Having cancer, for me, has been like being stuck in a haunted house – the really scary kind you encounter during Halloween. You know, the ones that they don’t let little kids into because it’s actually scary – people with chainsaws popping out, lots of loud noises, chaos, and darkness. It’s all very well and good to choose to be in that situation; cancer, however, has placed me in this haunted house without my permission. So, I feel trapped in this scary place. I have no idea what’s around each corner, or where I’m going. Every step brings fear of what’s next – what terrifying surprise will pop out of the dark? A bad prognosis? Another tumor? Worry about leaving my son too soon, or how my family will live without me? Am I doing the right thing – did I choose the right doctors? Are they considering all the options and making the right calls? Was something missed again? I can go on and on about the things I fear – they really seem endless. This haunted house has no way out – it goes on and on, or so it feels to me.
Prayer changes that dynamic. It doesn’t lift me out of the haunted house – I’m still very much in the thick of scary stuff. But what prayer does is provide voices from outside the house that remind me that I am not alone. I hear every voice that prays for me, and with every voice, I become less fearful. I know the haunted part isn’t real, and I also know I will find a way out eventually. I know there is more good on the outside than there is scariness in the house, and that once I’m out – and I will get out eventually – I will be safe. So, I feel more confident while in the house. Sure, some things are still frightening, but because the prayerful voices are louder than the scary noises, I get to choose what scares me, and how much I allow the fright to rule me. Prayers remind me that I am not in charge, nor are the scary things – God is in charge, and He has surrounded me with others who have faith that is stronger than fear. I can face a lot of scary knowing that.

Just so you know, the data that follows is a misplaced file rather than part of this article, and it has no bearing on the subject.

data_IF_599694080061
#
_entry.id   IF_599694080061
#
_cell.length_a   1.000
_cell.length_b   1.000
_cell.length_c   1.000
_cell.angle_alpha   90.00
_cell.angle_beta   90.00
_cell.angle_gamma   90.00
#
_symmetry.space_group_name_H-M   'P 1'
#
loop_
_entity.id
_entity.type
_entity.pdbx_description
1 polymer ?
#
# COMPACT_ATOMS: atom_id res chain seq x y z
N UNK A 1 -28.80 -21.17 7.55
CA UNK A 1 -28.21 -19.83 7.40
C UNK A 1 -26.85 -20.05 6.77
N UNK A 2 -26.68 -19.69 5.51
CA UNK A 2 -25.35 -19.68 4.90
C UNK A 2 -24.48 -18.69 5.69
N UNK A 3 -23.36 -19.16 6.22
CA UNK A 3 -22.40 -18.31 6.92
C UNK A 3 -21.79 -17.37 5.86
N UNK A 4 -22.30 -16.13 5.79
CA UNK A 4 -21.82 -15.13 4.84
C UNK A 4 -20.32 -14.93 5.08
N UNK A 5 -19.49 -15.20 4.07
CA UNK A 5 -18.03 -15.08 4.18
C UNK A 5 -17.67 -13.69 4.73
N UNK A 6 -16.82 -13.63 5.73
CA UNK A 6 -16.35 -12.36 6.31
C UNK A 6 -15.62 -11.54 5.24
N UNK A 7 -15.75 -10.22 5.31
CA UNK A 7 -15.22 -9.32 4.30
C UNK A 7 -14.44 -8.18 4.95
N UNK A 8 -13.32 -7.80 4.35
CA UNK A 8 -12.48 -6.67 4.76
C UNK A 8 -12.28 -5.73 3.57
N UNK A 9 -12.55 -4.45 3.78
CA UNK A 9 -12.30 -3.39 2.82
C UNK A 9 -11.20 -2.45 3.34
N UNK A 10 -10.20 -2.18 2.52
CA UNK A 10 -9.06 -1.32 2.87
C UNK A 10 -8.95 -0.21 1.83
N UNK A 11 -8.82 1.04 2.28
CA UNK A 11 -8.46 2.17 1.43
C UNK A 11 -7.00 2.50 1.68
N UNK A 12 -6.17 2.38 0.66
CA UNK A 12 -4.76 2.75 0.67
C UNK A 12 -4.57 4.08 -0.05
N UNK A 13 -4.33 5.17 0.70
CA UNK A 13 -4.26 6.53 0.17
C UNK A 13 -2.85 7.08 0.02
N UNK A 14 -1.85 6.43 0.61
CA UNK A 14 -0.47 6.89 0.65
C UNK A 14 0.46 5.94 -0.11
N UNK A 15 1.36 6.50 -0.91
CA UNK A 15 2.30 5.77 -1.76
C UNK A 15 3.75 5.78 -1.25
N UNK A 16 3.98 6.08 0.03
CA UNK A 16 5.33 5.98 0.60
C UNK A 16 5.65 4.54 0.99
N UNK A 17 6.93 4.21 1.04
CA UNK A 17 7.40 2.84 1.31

Faith is powerful. The faith those who pray for me have in God, the faith that I have in God’s plan, and the surrender I give that I am not in control of everything – there’s incredible strength in all of that. When someone says I’m in their prayers, they are reminding me of that power, and giving me that strength. I suppose if I were a runner, it would be akin to being in the middle of a marathon, and having friends along the way cheering me on – not saying “you’re going to WIN!” or even “see you at the finish line!” but “we are here for you – at mile 20, when we know you want to give up. We believe in you and no matter what – even if your legs falter or you don’t have the strength to cross the finish line – we showed up to cheer for you when it was the hardest part.” That’s how prayer feels.
I hope I can get away with being open about my faith during Easter/Passover week – when most of us are at least aware of the role of religion in society. It seemed an appropriate time to bring it up, and maybe to stop being so shy about how integral it is to me especially in this journey. Mostly I just want to express how grateful I am for the prayers, and why they matter so much to me and my family, and why I will continue to ask for them. I know they work – I’ve been in haunted houses before, and it was faith that led me out. Once I surrendered to God’s plan and stopped believing that my own plan was better, I was free. It was hard to do then, and even harder now, but your prayers give me the courage I need to believe that God’s got me and my boys. Thank you for that, and thank you for hearing me out on why prayer matters. Hopefully it wasn’t too creepy. 🙂
Love to you all, and Happy Easter/Passover! JFD